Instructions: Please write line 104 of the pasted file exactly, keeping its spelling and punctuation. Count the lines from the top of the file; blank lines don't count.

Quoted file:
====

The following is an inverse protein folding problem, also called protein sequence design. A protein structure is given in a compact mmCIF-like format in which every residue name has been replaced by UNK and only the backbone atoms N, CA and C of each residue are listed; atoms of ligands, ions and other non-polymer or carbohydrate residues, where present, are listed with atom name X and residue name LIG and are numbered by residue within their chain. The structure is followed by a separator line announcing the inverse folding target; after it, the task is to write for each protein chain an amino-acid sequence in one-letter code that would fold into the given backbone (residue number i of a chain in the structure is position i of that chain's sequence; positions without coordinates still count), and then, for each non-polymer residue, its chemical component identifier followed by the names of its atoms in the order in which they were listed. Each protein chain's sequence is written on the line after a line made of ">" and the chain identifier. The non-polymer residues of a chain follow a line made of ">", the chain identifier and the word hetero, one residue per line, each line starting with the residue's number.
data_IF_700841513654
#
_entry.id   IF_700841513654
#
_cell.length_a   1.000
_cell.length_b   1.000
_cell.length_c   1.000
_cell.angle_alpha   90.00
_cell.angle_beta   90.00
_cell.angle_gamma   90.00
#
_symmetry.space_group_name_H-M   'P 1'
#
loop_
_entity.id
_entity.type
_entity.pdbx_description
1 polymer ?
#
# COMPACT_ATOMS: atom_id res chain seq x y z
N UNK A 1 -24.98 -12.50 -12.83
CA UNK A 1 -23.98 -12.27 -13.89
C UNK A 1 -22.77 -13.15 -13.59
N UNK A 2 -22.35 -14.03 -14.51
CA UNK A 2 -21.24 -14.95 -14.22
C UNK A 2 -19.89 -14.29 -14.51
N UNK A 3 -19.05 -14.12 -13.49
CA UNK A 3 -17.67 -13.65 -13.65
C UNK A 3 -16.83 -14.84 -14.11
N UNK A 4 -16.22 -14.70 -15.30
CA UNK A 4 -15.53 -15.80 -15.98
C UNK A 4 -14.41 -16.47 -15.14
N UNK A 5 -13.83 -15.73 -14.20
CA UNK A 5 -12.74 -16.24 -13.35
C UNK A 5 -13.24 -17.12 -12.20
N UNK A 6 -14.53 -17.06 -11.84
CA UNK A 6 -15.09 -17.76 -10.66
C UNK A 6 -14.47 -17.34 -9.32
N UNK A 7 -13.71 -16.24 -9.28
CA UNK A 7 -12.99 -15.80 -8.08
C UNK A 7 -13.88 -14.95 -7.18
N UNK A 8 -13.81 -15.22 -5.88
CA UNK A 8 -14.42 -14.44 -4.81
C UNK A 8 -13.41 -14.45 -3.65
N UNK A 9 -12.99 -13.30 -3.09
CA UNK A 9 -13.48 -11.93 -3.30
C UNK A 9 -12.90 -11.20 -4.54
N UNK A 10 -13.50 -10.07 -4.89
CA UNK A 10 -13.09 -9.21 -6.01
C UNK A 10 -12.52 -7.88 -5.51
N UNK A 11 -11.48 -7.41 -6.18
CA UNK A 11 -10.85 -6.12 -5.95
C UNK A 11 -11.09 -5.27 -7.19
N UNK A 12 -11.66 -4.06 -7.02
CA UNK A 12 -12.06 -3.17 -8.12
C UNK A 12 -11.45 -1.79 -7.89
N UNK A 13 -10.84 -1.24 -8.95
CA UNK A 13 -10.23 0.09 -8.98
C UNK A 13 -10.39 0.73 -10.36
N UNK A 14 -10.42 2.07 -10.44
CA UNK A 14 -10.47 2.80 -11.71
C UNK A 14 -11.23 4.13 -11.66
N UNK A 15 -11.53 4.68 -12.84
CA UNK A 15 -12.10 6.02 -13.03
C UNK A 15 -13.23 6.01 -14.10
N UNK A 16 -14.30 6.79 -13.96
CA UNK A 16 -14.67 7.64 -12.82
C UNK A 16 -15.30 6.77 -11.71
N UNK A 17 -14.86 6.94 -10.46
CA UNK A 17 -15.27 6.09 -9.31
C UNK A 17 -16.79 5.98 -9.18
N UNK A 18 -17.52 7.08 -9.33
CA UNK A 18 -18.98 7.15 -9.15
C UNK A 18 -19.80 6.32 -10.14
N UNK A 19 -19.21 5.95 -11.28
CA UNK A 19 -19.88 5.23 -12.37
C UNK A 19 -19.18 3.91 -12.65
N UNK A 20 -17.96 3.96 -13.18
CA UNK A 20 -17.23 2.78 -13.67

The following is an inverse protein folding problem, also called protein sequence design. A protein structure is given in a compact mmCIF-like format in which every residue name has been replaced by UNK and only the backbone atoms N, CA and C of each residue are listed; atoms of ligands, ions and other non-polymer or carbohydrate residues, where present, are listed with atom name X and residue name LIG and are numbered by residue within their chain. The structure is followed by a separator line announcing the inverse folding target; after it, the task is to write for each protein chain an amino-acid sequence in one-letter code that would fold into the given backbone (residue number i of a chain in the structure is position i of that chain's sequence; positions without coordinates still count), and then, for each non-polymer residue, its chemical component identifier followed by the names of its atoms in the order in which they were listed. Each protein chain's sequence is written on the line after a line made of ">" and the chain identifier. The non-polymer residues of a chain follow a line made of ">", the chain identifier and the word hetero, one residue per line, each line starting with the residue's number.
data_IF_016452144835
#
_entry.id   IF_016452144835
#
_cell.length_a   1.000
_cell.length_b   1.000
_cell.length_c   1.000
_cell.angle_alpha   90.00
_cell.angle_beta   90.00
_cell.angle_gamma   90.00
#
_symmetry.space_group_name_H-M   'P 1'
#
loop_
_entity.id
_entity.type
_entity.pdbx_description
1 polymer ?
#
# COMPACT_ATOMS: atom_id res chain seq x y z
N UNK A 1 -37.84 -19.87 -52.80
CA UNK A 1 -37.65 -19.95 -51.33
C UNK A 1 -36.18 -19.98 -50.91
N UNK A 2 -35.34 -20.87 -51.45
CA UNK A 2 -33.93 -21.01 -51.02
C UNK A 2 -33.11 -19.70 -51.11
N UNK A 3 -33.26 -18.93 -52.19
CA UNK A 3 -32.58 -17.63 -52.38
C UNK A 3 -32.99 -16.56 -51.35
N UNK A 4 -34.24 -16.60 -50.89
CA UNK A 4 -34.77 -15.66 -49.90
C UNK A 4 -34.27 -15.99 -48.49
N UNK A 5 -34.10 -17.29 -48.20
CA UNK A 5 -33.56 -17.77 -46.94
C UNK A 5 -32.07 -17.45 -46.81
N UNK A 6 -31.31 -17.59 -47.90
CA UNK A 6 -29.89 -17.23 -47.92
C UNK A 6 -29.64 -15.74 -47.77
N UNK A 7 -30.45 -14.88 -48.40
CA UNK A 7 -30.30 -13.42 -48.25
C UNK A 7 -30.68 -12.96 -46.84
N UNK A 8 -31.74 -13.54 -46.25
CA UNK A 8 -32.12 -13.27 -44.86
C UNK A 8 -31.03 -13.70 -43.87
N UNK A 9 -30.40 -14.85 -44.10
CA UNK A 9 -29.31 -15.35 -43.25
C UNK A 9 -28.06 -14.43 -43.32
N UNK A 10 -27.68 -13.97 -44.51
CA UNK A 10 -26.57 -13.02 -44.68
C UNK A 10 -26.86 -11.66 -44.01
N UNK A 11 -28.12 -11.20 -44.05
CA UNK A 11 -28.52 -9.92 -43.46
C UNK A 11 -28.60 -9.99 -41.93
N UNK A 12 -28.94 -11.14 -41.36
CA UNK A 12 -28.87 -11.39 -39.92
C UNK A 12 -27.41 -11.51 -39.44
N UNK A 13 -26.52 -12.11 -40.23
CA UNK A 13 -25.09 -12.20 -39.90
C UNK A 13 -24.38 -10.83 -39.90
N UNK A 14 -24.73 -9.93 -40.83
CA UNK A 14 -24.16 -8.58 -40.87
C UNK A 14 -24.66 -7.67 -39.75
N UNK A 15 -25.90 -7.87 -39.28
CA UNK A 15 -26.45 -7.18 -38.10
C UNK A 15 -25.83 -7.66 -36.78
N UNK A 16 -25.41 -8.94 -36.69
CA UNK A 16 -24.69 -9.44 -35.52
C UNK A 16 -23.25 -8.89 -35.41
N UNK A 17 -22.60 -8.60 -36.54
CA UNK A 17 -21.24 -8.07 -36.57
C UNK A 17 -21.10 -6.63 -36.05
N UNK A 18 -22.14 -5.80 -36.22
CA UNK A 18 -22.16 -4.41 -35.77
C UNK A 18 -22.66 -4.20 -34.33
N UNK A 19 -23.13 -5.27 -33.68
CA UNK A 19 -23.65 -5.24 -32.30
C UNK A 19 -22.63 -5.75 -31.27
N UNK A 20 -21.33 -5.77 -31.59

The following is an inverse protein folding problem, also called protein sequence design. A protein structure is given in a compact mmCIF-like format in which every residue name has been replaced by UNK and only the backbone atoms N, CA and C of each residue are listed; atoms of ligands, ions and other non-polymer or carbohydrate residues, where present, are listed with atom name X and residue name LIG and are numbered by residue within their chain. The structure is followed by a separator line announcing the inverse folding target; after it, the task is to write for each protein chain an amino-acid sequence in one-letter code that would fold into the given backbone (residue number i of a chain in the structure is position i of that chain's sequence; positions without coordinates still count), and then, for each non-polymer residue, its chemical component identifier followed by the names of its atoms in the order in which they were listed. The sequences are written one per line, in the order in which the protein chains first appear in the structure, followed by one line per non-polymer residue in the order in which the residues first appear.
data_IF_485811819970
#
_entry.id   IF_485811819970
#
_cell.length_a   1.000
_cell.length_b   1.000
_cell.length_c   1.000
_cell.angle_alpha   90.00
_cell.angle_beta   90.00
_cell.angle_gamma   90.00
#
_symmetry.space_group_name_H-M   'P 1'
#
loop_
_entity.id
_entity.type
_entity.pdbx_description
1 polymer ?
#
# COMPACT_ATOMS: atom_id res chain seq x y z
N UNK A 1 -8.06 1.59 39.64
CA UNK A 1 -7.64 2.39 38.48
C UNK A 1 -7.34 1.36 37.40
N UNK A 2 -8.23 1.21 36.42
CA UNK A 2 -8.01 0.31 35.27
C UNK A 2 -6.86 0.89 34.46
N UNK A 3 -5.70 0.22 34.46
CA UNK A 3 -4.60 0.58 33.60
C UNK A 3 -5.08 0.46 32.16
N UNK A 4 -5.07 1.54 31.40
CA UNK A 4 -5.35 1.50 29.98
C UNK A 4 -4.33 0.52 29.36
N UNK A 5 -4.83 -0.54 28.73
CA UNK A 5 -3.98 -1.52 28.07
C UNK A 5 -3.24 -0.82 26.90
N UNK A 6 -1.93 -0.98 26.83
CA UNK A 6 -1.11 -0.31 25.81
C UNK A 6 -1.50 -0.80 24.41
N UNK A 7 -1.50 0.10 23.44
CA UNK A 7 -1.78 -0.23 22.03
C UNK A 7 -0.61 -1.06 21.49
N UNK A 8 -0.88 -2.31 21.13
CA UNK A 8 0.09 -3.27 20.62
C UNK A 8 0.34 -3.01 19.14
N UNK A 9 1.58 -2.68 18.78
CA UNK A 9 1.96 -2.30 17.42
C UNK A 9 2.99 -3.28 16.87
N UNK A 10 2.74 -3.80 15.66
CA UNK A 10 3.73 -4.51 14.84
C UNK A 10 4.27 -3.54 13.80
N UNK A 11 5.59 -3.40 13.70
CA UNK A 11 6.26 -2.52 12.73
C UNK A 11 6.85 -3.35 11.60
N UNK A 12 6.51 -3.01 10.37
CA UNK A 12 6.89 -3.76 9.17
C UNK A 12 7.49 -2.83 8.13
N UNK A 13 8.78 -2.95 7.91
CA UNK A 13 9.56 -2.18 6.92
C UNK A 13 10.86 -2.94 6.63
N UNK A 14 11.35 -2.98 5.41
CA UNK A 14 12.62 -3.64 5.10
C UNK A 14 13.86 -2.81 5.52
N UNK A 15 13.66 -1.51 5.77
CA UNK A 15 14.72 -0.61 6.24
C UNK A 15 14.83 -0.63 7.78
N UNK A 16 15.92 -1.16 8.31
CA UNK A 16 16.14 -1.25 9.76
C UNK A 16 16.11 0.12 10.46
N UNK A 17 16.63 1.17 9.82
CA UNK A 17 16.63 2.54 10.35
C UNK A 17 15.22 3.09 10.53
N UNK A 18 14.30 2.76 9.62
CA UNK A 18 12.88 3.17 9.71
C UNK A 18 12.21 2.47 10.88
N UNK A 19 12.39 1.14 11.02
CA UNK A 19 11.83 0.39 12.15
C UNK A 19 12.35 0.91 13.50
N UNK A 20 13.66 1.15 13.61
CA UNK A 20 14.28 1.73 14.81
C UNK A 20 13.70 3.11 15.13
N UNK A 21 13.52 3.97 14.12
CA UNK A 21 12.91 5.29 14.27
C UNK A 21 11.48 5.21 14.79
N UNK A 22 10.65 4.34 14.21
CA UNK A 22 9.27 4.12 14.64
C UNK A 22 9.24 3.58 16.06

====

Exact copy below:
C UNK A 1 -36.18 -19.98 -50.91